Examples of questions could include:

Why do you want this item?

Is this something you think you’ll use for a long time or just a little while?

How will owning this item change your life? How will it impact others and the environment?

Obviously you’ll need to bear in mind the age and level of understanding of your child. Certain questions they’ll be too young to grasp, but getting in the habit of asking questions sets a great precedent.

3. Let your child make their own decisions

The next step in a child learning to consume mindfully is allowing them to practice making their own decisions after working through their own questioning process.

As parents it’s important for us to guide them and sometimes point them in the right direction. But if we continue making all their decisions for them without ever allowing them to choose for themselves, chances are they will 1) grow to resent us, 2) never gain confidence in their ability to make good decisions, and 3) never experience the negative ramifications of making mistakes (which helps them learn!)

After challenging them to ask and answer questions about their consumption habits, allow them space to choose what they will or won’t consume and walk through those outcomes (good or bad) with them, highlighting the evident impact their choices make.

4. Choose experiences over stuff

This is a big one. As parents who love our kids it can be tempting to shower our kids with everything their little hearts desire. But oftentimes that can do a disservice to us, them and our community as a whole.

Instead of focusing on the “things” we want and enjoy in life, you can actively work to cultivate a family culture that chooses and celebrates experiences over stuff.

Get creative with ways to give your kids experiences for birthdays and the holidays, instead of more stuff, and emphasize to them that life is all about the moments we collect, not things.

5. Promote a culture of sharing

A great way to practice mindful consumption is to recognize and embrace the idea that you don’t have to own everything!

Here at The Sharing Exchange™ we are passionate about bringing families and communities together to share and fulfill needs by sharing possessions instead of collecting them.

This is something you can involve the whole family in by generously lending out your belongings to others who could use them while you aren’t (or even better, making a little extra cash by renting out those belongings to others who have temporary needs but don’t want to invest in purchasing those things to own!)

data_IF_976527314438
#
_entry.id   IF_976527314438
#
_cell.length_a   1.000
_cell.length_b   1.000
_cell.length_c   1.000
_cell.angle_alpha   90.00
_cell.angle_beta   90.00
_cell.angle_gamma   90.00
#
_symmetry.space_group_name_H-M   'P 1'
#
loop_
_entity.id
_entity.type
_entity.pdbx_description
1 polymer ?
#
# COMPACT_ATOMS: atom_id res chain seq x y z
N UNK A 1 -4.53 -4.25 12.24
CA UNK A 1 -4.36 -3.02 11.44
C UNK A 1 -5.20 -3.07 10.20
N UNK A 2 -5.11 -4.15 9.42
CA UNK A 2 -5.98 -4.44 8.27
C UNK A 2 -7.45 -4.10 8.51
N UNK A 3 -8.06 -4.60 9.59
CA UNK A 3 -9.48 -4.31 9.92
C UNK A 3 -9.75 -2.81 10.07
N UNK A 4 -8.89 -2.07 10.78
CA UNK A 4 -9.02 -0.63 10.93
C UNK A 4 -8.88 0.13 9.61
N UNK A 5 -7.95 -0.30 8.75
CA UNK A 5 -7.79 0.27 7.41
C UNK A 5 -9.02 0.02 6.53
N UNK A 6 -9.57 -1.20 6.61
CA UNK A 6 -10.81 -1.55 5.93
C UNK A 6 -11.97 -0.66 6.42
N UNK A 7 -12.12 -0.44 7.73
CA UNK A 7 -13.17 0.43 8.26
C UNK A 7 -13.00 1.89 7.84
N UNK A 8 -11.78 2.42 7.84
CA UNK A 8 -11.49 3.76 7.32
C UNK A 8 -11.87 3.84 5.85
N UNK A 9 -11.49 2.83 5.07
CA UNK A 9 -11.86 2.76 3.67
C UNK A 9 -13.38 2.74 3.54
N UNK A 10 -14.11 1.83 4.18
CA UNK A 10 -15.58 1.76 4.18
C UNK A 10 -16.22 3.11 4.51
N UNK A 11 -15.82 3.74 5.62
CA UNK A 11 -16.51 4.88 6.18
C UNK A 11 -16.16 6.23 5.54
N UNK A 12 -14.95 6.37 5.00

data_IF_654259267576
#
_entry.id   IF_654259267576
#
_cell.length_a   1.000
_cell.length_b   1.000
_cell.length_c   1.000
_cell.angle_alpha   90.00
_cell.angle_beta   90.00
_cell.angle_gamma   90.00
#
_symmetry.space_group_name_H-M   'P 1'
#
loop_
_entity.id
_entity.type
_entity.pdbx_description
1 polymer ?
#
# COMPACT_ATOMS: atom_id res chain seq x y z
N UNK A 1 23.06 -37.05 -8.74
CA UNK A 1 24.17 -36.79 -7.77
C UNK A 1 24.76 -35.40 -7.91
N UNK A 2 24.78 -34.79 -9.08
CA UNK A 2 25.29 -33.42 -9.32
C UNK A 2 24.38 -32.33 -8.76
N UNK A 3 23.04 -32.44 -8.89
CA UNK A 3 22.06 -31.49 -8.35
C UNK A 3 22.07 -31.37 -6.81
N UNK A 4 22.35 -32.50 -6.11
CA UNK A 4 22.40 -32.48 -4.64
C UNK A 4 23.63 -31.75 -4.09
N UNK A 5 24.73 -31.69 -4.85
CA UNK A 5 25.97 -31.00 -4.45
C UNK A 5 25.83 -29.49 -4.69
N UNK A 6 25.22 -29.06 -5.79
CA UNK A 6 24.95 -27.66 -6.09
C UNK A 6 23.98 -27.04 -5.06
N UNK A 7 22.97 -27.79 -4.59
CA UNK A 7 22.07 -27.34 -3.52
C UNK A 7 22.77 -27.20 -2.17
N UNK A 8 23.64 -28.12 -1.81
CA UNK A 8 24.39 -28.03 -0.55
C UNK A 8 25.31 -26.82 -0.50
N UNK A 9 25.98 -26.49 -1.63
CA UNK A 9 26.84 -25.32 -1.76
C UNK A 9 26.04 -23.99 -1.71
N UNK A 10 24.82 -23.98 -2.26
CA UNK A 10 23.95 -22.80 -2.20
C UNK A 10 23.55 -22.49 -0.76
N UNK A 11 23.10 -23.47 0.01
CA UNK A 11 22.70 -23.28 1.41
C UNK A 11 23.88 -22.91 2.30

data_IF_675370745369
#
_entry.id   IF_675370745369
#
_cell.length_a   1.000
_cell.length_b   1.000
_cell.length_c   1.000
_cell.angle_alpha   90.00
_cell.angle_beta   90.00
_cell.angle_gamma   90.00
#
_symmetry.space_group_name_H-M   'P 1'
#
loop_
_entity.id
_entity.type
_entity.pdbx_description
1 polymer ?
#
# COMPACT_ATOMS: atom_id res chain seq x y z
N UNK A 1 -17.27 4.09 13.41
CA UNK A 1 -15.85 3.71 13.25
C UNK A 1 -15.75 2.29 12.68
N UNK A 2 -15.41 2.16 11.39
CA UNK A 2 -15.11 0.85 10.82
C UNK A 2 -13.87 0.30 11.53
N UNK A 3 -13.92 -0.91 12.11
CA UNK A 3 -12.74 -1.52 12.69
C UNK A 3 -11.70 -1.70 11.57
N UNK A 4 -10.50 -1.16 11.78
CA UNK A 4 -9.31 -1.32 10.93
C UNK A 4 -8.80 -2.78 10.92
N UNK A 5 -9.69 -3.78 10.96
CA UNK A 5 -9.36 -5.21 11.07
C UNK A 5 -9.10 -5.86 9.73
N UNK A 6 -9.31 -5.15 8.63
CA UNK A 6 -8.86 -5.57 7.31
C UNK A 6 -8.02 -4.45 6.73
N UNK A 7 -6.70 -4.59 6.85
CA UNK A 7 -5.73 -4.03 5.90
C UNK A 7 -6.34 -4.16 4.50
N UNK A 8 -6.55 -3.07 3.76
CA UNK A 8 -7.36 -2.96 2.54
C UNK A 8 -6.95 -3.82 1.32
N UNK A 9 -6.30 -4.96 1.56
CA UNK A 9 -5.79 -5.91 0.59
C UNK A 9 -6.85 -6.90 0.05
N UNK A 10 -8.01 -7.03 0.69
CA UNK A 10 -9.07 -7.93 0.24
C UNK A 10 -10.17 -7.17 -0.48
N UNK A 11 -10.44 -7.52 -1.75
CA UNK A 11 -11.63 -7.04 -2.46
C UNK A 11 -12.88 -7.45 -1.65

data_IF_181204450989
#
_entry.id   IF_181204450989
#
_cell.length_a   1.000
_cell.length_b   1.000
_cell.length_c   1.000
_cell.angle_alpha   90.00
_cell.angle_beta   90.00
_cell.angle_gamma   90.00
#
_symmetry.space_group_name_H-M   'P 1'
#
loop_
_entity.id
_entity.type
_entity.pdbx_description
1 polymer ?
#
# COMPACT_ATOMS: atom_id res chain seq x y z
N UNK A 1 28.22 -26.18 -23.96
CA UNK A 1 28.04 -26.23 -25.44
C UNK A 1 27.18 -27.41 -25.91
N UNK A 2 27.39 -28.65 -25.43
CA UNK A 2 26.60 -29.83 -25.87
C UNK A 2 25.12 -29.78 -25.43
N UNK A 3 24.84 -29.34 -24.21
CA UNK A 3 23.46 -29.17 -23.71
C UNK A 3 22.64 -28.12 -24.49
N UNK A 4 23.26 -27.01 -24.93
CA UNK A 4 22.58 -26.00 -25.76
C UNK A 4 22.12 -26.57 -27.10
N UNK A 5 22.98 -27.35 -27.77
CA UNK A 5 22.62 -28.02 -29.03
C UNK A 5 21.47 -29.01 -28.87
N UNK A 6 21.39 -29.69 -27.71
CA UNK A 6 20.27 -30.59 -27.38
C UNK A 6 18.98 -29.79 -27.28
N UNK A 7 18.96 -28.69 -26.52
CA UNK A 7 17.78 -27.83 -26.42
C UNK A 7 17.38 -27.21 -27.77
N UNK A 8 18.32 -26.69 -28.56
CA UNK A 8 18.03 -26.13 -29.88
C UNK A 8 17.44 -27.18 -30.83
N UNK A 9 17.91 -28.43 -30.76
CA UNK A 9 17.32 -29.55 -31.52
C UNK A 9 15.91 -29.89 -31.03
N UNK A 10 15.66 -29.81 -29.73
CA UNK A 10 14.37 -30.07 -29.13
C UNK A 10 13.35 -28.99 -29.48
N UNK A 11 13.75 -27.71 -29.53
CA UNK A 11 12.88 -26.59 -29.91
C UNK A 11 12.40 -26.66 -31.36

As parents, and as a community, we have the ability to join forces in changing our world – together. And we can start by raising our kids to think and do differently.

To get started with practicing and promoting mindful consumption within your family and community, you can go sign up for a FREE account on The Sharing Exchange™ and start lending or renting today!

Raising Mindful Consumer in a World of Excess

Leading by Example: Teaching Our Kids to Borrow & Share

We’ve all seen (and probably experienced!) it before: screaming fits and tantrums thrown by unhappy children who have just been asked to share their beloved toys.

Bickering back and forth between siblings over whose turn it is to choose a show.

Crocodile tears spilled over having to return greatly-loved books back to the library.

Learning the concepts of borrowing and sharing isn’t always easy or fun for children and their parents, but it’s a necessary step in a child’s development.

When it comes to teaching kids to borrow and share with good attitudes, it’s important for parents to start early and understand that the most powerful place to start is leading by example.

As our kids grow and develop they are looking to us to for guidance, and our words and behaviors are what will shape the standards of expectation they have for themselves and others.

When they see us setting a strong example of sharing, caring and helping within our communities the likelihood that they will follow in our footsteps is so much greater!

A Fresh Approach

No one is perfect – not even us parents! It’s important to remember that as you parent your children and to be honest about your mistakes and imperfections so they grow up holding themselves to a standard of grace over perfection.

Let them see you apologize for saying or doing things that weren’t the best as you seek to make things right.

This will build trust between you and your child, as well as show them what humility looks like in action. Doing so will better equip them to be teachable as they grow.

Instead of striving to be the perfect parent and turning every moment into a textbook learning opportunity for your child, we propose that you turn each moment into an opportunity to speak and act with purposeful intention.

As you go about your days, engage in conversations with your child that will help them begin to see what healthy sharing and borrowing looks like.

At The Sharing Exchange, we believe that not everything needs to be shared and it’s okay to teach kids to be discerning about what they are and are not comfortable sharing or lending.

In order for kids to develop a healthy appreciation for the place that sharing and borrowing can have in their lives and in the community, they should never be forced to share something they aren’t comfortable with sharing.

Successful sharing and borrowing requires cooperation, which is a building block of healthy relationships, trust and community.